Margaret Larsen Turley

2.24.13MesaHiltonMargaret L. Turley is one of the original eight authors and the administrator of Writers Unite to Fight Cancer (WUFC). Margaret’s daughter has a brain tumor and receives chemotherapy. Several extended family members are cancer survivors or passed away due to cancer. Margaret is a registered nurse and has cared for many cancer patients during her career.

Margaret’s first novel is Save the Child.  While I was traveling to work one day the news broadcast a story about a mother who was refusing chemotherapy treatment for her son. Because I am a nurse I asked myself why a mother would decide against the best that medicine could offer for her offspring. The story unfolded over the next few weeks. The doctors insisted the boy had a virulent cancer that needed immediate attention. Even when threatened with jail and loss of custody the parents were unrelenting in their premise that they felt their child did not have cancer, and they did not want him to receive chemotherapy. After they were charged with kidnapping their own child because they crossed state lines a judge listened to the parents and halted the medical community and government forces. What the parents wanted was an independent, out-of-state medical work-up for their son. The judge allowed them to seek this consultation. The result was that the child was discovered to be free of cancer. I sighed with relief.

The judge had saved this boy from the horrible side-effects of chemotherapy which include nausea, pain, sores, compromised immune systems, sterility, major organ damage, secondary cancers, and even death.  One of the most important roles of a nurse is to be a patient advocate. During my thirty four year career I have observed more than one situation where a patient and or their family are not listened to. This can cause grave problems and errors, not the least of which being patients and families enduring procedures they do not understand pr agree with. It is my hope that the medical community and the law can expeditiously come together to serve the best interest for the child and family.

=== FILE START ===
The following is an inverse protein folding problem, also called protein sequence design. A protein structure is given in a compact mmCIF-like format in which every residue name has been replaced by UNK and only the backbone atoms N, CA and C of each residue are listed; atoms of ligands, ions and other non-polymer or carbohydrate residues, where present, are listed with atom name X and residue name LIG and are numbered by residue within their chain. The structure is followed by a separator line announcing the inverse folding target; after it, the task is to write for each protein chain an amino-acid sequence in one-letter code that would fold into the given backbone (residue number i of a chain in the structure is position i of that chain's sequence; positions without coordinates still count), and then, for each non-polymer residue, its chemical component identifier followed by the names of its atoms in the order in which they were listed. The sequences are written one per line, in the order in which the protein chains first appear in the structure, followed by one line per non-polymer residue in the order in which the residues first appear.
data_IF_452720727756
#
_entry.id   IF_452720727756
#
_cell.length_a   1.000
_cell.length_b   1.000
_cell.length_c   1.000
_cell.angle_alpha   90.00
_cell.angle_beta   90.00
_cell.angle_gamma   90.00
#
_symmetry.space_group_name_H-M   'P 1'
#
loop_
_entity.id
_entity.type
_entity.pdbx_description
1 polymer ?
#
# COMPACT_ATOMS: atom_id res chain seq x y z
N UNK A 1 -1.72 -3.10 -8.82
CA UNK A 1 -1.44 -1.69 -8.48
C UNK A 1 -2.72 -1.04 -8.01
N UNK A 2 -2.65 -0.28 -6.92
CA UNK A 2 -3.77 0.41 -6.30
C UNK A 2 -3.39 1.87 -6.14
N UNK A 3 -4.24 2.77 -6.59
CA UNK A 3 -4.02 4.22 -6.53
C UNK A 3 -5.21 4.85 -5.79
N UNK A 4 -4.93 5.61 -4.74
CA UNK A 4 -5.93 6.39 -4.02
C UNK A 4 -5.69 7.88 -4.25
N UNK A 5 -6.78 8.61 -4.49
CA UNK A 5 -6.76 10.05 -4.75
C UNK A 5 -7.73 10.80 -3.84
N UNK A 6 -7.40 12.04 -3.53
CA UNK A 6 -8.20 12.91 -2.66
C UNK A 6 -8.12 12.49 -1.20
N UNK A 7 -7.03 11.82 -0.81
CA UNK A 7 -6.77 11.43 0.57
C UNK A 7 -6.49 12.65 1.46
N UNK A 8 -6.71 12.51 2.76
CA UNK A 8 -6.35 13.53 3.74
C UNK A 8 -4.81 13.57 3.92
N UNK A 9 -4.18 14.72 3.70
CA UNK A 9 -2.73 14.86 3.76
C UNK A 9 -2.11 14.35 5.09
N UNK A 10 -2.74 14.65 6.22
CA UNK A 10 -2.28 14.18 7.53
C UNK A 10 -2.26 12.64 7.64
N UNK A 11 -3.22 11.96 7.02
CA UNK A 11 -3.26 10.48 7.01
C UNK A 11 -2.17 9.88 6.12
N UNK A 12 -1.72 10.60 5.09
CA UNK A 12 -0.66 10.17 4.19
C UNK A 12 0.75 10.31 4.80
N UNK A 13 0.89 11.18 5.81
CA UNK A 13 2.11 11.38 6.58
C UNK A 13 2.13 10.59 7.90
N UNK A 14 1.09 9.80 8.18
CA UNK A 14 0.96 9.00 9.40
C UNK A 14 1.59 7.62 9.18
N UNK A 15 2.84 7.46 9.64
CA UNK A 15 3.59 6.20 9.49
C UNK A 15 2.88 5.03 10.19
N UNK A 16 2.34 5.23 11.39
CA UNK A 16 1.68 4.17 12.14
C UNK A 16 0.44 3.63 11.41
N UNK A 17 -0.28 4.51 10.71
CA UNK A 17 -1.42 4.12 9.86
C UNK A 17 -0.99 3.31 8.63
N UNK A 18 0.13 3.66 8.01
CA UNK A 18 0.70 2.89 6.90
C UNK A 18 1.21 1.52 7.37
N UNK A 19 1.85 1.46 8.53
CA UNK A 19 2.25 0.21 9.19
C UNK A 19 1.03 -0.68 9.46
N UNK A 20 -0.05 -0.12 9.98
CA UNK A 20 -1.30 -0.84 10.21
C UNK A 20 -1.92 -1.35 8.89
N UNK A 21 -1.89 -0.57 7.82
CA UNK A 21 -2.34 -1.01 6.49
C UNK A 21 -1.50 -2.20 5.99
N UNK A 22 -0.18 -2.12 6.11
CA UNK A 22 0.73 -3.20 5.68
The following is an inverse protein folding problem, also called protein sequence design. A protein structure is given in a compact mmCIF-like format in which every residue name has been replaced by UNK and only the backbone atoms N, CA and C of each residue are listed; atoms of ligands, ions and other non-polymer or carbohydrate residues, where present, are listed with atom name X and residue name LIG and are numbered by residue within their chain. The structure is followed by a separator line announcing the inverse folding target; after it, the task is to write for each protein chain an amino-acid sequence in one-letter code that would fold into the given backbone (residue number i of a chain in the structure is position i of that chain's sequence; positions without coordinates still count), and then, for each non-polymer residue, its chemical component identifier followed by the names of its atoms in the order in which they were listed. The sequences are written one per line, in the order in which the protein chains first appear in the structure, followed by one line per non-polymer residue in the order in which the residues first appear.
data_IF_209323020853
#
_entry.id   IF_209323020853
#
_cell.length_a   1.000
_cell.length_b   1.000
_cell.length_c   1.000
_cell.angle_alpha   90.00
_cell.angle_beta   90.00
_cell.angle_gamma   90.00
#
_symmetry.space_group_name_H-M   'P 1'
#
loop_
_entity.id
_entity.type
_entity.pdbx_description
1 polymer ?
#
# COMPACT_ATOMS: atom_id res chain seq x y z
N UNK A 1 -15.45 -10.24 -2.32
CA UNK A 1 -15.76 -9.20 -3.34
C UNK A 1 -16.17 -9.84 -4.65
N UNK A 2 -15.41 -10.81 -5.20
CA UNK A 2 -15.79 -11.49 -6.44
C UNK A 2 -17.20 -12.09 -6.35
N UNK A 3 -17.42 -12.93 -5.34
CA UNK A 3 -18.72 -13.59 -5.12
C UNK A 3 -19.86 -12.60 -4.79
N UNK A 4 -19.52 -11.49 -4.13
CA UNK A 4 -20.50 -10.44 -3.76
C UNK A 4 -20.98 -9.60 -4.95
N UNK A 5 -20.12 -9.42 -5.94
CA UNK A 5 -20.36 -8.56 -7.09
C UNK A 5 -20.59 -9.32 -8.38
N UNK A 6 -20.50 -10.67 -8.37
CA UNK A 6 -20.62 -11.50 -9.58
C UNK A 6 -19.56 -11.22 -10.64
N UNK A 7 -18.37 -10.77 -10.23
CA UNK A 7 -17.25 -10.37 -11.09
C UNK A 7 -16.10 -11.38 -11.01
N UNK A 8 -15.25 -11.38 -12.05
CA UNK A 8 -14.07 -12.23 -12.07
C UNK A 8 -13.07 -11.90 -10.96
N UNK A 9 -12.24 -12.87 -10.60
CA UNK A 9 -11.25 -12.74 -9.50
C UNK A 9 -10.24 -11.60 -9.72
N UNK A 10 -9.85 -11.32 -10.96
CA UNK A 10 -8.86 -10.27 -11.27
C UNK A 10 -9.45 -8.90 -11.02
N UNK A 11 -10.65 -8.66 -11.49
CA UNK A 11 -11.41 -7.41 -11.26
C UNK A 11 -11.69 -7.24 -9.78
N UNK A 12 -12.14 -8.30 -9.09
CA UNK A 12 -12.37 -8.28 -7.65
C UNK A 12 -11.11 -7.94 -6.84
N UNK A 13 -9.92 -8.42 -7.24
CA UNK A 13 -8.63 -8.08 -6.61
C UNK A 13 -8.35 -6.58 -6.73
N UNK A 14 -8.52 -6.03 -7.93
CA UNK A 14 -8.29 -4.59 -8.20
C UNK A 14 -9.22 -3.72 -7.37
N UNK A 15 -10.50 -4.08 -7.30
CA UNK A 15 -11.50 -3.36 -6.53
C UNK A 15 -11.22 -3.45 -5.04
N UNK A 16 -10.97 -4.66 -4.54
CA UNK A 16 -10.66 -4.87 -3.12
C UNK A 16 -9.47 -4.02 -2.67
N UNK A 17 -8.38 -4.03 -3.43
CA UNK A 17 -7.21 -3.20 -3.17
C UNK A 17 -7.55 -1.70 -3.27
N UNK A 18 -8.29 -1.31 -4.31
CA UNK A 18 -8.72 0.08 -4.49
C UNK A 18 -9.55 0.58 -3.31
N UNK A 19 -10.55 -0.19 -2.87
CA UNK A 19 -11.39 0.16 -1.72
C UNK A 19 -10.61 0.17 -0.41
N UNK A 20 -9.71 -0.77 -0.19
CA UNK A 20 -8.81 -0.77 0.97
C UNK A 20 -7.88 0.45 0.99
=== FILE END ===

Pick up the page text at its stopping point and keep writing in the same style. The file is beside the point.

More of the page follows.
In the United States parents do not have the right to make medical decisions for their children from the time they are born until they reach the age of majority. Doctors and hospitals need to respect the different backgrounds, cultures, religious beliefs, and preferences approaches to healthcare that individuals and families have.  In Save the Child I have explored a few of these options.

My first exposure to the devastating effects of cancer was during my on-the-job training as a nurse’s aid in the mid 1970′s.  Winslow has a very small hospital. The patients come from the surrounding area. Since I lived there as a child and then our family moved to the nearby farming town of Joseph City, I knew many of the people who came to be treated. I returned on summer break while attending nursing school. One of the most dramatic impressions was from a nurse who had been part of my training as an aide, and died the summer before I graduated.  The profound sadness I felt still wrenches my heart.

Since that time I’ve treated numerous patients with cancer. As a home health nurse I developed close relationships with those I cared for – they became as dear as family to me. Occasionally I’ve been privileged to  celebrate with them as they reached remission. More often than I care to remember I’ve mourned with their survivors at their funerals. The hardest ones are always the children.